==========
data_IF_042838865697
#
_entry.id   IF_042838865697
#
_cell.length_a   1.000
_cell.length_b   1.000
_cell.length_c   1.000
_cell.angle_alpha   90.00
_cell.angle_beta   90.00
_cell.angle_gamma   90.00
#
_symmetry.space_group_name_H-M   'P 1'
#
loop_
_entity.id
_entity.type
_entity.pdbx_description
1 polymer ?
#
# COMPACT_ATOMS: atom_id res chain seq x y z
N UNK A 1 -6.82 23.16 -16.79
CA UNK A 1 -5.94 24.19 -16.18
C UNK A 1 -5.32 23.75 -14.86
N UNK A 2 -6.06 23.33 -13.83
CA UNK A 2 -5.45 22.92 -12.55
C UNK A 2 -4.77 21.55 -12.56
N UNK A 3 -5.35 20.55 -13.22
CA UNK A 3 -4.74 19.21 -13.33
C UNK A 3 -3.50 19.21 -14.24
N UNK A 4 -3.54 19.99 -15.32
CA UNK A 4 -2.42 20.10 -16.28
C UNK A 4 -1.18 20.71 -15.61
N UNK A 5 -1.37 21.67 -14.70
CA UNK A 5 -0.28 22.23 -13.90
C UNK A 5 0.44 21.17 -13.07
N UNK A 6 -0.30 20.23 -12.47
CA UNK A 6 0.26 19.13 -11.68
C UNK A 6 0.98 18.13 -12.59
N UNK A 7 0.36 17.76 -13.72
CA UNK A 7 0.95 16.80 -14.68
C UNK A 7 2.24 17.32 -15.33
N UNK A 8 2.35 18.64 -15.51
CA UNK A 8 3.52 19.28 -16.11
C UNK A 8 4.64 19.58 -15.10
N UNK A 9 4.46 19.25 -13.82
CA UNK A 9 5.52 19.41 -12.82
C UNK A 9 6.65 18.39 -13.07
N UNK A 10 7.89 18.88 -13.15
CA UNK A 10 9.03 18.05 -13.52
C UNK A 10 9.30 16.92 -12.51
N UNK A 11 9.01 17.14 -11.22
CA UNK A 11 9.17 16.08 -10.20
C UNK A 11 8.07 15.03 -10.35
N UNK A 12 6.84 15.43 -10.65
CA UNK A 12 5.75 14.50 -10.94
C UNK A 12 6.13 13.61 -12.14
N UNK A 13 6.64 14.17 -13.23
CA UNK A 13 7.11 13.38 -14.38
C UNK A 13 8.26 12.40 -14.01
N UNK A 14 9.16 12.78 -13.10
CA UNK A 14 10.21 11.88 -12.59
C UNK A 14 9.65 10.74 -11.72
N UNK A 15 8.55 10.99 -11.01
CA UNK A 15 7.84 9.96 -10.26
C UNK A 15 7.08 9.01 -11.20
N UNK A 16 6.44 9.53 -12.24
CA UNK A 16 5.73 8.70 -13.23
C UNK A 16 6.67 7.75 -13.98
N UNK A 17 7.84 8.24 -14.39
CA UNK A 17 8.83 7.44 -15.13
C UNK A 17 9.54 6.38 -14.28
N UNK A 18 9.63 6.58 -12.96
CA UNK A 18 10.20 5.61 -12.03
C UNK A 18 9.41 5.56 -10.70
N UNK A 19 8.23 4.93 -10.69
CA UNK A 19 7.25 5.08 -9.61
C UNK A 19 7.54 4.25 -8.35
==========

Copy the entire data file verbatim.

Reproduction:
data_IF_042838865697
#
_entry.id   IF_042838865697
#
_cell.length_a   1.000
_cell.length_b   1.000
_cell.length_c   1.000
_cell.angle_alpha   90.00
_cell.angle_beta   90.00
_cell.angle_gamma   90.00
#
_symmetry.space_group_name_H-M   'P 1'
#
loop_
_entity.id
_entity.type
_entity.pdbx_description
1 polymer ?
#
# COMPACT_ATOMS: atom_id res chain seq x y z
N UNK A 1 -6.82 23.16 -16.79
CA UNK A 1 -5.94 24.19 -16.18
C UNK A 1 -5.32 23.75 -14.86
N UNK A 2 -6.06 23.33 -13.83
CA UNK A 2 -5.45 22.92 -12.55
C UNK A 2 -4.77 21.55 -12.56
N UNK A 3 -5.35 20.55 -13.22
CA UNK A 3 -4.74 19.21 -13.33
C UNK A 3 -3.50 19.21 -14.24
N UNK A 4 -3.54 19.99 -15.32
CA UNK A 4 -2.42 20.10 -16.28
C UNK A 4 -1.18 20.71 -15.61
N UNK A 5 -1.37 21.67 -14.70
CA UNK A 5 -0.28 22.23 -13.90
C UNK A 5 0.44 21.17 -13.07
N UNK A 6 -0.30 20.23 -12.47
CA UNK A 6 0.26 19.13 -11.68
C UNK A 6 0.98 18.13 -12.59
N UNK A 7 0.36 17.76 -13.72
CA UNK A 7 0.95 16.80 -14.68
C UNK A 7 2.24 17.32 -15.33
N UNK A 8 2.35 18.64 -15.51
CA UNK A 8 3.52 19.28 -16.11
C UNK A 8 4.64 19.58 -15.10
N UNK A 9 4.46 19.25 -13.82
CA UNK A 9 5.52 19.41 -12.82
C UNK A 9 6.65 18.39 -13.07
N UNK A 10 7.89 18.88 -13.15
CA UNK A 10 9.03 18.05 -13.52
C UNK A 10 9.30 16.92 -12.51
N UNK A 11 9.01 17.14 -11.22
CA UNK A 11 9.17 16.08 -10.20
C UNK A 11 8.07 15.03 -10.35
N UNK A 12 6.84 15.43 -10.65
CA UNK A 12 5.75 14.50 -10.94
C UNK A 12 6.13 13.61 -12.14
N UNK A 13 6.64 14.17 -13.23
CA UNK A 13 7.11 13.38 -14.38
C UNK A 13 8.26 12.40 -14.01
N UNK A 14 9.16 12.78 -13.10
CA UNK A 14 10.21 11.88 -12.59
C UNK A 14 9.65 10.74 -11.72
N UNK A 15 8.55 10.99 -11.01
CA UNK A 15 7.84 9.96 -10.26
C UNK A 15 7.08 9.01 -11.20
N UNK A 16 6.44 9.53 -12.24
CA UNK A 16 5.73 8.70 -13.23
C UNK A 16 6.67 7.75 -13.98
N UNK A 17 7.84 8.24 -14.39
CA UNK A 17 8.83 7.44 -15.13
C UNK A 17 9.54 6.38 -14.28
N UNK A 18 9.63 6.58 -12.96
CA UNK A 18 10.20 5.61 -12.03
C UNK A 18 9.41 5.56 -10.70
N UNK A 19 8.23 4.93 -10.69
CA UNK A 19 7.25 5.08 -9.61
C UNK A 19 7.54 4.25 -8.35